And this, it seems, is where we differ: where changes in a few measures of teen problems (over a very short period of years) appear to be favorable over the time period you're concerned with, I'm having trouble seeing those changes as "improvements." Meanwhile, other measures (say, of attempted suicide by teens) have seen no improvement over that same period, and still other measures (of academic performance in high school, use of inhalants, illegal and legal use of prescription drugs, and so on) have gotten worse.

The big issue is what benchmark we want to use. You want to look at teens—more medicated and more restricted than ever—post-Columbine. I want to look at American teens versus teens in history and teens in other countries around the world. Given those benchmarks, teen turmoil is still an enormous and costly problem in the U.S., and it's entirely unnecessary—a creation of a culture that infantilizes teens unnecessarily and completely isolates them from adults. Past puberty, teens are no longer children; rather than monitoring and medicating them, we need to give them meaningful incentives and opportunities to join the adult world.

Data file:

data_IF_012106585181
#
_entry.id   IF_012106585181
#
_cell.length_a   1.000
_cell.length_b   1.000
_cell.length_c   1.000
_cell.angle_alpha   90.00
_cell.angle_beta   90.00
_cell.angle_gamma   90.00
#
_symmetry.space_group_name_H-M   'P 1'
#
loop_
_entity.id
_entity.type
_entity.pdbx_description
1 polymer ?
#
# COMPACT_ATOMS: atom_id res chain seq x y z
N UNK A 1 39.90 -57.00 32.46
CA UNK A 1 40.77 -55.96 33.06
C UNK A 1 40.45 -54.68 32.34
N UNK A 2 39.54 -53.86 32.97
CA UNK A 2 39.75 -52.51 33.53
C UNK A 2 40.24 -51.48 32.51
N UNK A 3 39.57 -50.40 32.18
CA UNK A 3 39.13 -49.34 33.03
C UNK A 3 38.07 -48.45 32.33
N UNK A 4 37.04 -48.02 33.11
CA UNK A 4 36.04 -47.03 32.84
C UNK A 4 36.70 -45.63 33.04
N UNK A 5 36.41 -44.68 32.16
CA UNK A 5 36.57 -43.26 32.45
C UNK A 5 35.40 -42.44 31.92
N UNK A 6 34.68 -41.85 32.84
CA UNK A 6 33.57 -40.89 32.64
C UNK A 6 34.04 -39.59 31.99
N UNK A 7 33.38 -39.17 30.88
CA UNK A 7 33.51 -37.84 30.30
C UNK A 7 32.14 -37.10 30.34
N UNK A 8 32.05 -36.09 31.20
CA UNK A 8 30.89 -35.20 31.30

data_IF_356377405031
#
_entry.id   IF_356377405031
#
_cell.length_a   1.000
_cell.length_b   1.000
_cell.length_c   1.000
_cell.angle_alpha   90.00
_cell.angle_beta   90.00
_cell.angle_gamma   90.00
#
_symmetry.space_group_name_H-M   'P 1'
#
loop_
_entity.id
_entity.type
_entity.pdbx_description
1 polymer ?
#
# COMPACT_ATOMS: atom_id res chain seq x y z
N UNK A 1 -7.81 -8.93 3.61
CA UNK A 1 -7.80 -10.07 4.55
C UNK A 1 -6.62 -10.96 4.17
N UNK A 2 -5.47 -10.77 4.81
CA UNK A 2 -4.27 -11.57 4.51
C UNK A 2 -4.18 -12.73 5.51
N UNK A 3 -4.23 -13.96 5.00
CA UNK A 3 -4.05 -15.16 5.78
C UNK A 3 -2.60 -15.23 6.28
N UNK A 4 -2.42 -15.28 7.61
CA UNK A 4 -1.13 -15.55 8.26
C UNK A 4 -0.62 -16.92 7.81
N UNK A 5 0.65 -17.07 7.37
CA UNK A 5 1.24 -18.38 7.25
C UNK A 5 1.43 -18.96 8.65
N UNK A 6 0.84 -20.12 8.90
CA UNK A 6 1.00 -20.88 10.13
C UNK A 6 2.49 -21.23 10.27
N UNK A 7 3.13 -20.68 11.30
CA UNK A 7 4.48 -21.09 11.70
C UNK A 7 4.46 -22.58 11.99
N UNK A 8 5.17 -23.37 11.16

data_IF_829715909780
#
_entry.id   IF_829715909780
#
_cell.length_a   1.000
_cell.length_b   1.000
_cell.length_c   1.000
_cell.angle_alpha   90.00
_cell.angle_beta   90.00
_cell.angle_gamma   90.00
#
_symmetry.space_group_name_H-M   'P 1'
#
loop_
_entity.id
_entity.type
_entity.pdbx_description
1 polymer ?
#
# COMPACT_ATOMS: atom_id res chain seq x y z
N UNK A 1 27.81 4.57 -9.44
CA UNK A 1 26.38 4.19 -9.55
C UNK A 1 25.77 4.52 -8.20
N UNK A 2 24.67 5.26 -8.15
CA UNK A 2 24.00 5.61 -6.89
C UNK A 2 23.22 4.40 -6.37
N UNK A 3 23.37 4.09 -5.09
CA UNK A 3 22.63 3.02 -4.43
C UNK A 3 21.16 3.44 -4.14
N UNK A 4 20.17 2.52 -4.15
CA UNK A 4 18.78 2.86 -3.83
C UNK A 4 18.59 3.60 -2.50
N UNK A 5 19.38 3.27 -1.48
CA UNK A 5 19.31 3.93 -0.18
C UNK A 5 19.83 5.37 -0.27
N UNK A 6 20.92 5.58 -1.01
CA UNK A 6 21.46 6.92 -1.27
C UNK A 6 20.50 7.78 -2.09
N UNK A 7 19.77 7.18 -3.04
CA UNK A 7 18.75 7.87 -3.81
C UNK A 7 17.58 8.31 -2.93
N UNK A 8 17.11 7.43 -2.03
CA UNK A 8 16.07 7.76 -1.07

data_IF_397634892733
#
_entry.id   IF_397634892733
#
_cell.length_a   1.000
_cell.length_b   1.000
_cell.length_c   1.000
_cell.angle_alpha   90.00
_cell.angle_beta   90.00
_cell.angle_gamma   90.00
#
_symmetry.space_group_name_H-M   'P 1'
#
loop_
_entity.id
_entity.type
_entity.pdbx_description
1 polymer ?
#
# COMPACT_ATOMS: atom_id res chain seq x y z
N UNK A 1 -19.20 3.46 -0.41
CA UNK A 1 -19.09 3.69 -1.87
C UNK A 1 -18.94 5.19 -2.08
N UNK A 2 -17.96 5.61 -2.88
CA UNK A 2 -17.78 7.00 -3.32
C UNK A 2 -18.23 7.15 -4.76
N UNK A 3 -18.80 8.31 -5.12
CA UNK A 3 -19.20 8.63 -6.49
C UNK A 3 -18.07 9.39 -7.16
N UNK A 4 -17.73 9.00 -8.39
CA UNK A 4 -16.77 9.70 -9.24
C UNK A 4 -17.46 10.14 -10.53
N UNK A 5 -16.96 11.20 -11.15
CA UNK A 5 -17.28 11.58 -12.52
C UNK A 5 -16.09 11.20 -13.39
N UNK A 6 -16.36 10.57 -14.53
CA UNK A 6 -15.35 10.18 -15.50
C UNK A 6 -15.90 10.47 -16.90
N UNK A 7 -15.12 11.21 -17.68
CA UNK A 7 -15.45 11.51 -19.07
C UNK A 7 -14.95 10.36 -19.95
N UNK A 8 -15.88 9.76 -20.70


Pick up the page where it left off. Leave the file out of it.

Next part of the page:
Cordially, Robert

From: John Cloud
Sent: March 17, 2007, 11:23 a.m.


It's true, I'm not reflexively opposed to psychiatric medications for teens. My perspective on all drugs is fairly libertarian. If prescription medications help teens kill themselves less often or not be as violent, I don't think they're a bad thing. In many cases, I know psychiatric meds are prescribed unnecessarily. But I don't think all the drugs in the world can explain the vast improvements we've seen in psychosocial metrics for teens since the 1980s. I'm not exactly sure why teen life is getting better, but I actually think teens are more empowered than ever—through social-networking websites, through the cheap availability of cell phones, and through their busier-than-ever schedules, which—as Joseph Mahoney of Yale has shown here—tend to be surprisingly beneficial for most teens. The bottom line is, Our kids are fine.